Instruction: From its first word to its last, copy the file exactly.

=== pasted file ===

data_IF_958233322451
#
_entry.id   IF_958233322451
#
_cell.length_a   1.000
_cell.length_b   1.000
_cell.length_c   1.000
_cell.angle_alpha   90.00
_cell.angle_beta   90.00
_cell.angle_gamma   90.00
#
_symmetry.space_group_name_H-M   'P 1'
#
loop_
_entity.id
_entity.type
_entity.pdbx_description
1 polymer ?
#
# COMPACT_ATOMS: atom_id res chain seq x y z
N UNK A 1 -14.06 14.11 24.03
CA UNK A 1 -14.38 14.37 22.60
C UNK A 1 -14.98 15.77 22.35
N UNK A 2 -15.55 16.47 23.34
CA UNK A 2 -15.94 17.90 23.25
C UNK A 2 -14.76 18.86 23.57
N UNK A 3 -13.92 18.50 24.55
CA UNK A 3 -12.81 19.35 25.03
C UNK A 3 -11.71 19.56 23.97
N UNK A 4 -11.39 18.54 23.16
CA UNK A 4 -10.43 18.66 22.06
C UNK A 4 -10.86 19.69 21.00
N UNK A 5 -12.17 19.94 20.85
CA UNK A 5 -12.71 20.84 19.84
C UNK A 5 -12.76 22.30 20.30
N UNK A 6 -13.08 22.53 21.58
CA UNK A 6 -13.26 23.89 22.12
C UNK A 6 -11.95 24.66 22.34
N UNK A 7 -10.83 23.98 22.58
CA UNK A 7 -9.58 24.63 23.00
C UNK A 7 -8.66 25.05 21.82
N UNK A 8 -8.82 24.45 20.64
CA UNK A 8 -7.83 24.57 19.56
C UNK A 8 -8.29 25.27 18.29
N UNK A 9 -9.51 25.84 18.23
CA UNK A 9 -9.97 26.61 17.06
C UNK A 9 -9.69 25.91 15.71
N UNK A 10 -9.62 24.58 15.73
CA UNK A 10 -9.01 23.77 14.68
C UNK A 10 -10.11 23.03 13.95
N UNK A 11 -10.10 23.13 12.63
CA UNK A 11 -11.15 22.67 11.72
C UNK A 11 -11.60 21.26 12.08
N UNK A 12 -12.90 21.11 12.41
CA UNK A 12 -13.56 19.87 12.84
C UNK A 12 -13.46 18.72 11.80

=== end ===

data_IF_958233322451
#
_entry.id   IF_958233322451
#
_cell.length_a   1.000
_cell.length_b   1.000
_cell.length_c   1.000
_cell.angle_alpha   90.00
_cell.angle_beta   90.00
_cell.angle_gamma   90.00
#
_symmetry.space_group_name_H-M   'P 1'
#
loop_
_entity.id
_entity.type
_entity.pdbx_description
1 polymer ?
#
# COMPACT_ATOMS: atom_id res chain seq x y z
N UNK A 1 -14.06 14.11 24.03
CA UNK A 1 -14.38 14.37 22.60
C UNK A 1 -14.98 15.77 22.35
N UNK A 2 -15.55 16.47 23.34
CA UNK A 2 -15.94 17.90 23.25
C UNK A 2 -14.76 18.86 23.57
N UNK A 3 -13.92 18.50 24.55
CA UNK A 3 -12.81 19.35 25.03
C UNK A 3 -11.71 19.56 23.97
N UNK A 4 -11.39 18.54 23.16
CA UNK A 4 -10.43 18.66 22.06
C UNK A 4 -10.86 19.69 21.00
N UNK A 5 -12.17 19.94 20.85
CA UNK A 5 -12.71 20.84 19.84
C UNK A 5 -12.76 22.30 20.30
N UNK A 6 -13.08 22.53 21.58
CA UNK A 6 -13.26 23.89 22.12
C UNK A 6 -11.95 24.66 22.34
N UNK A 7 -10.83 23.98 22.58
CA UNK A 7 -9.58 24.63 23.00
C UNK A 7 -8.66 25.05 21.82
N UNK A 8 -8.82 24.45 20.64
CA UNK A 8 -7.83 24.57 19.56
C UNK A 8 -8.29 25.27 18.29
N UNK A 9 -9.51 25.84 18.23
CA UNK A 9 -9.97 26.61 17.06
C UNK A 9 -9.69 25.91 15.71
N UNK A 10 -9.62 24.58 15.73
CA UNK A 10 -9.01 23.77 14.68
C UNK A 10 -10.11 23.03 13.95
N UNK A 11 -10.10 23.13 12.63
CA UNK A 11 -11.15 22.67 11.72
C UNK A 11 -11.60 21.26 12.08
N UNK A 12 -12.90 21.11 12.41
CA UNK A 12 -13.56 19.87 12.84
C UNK A 12 -13.46 18.72 11.80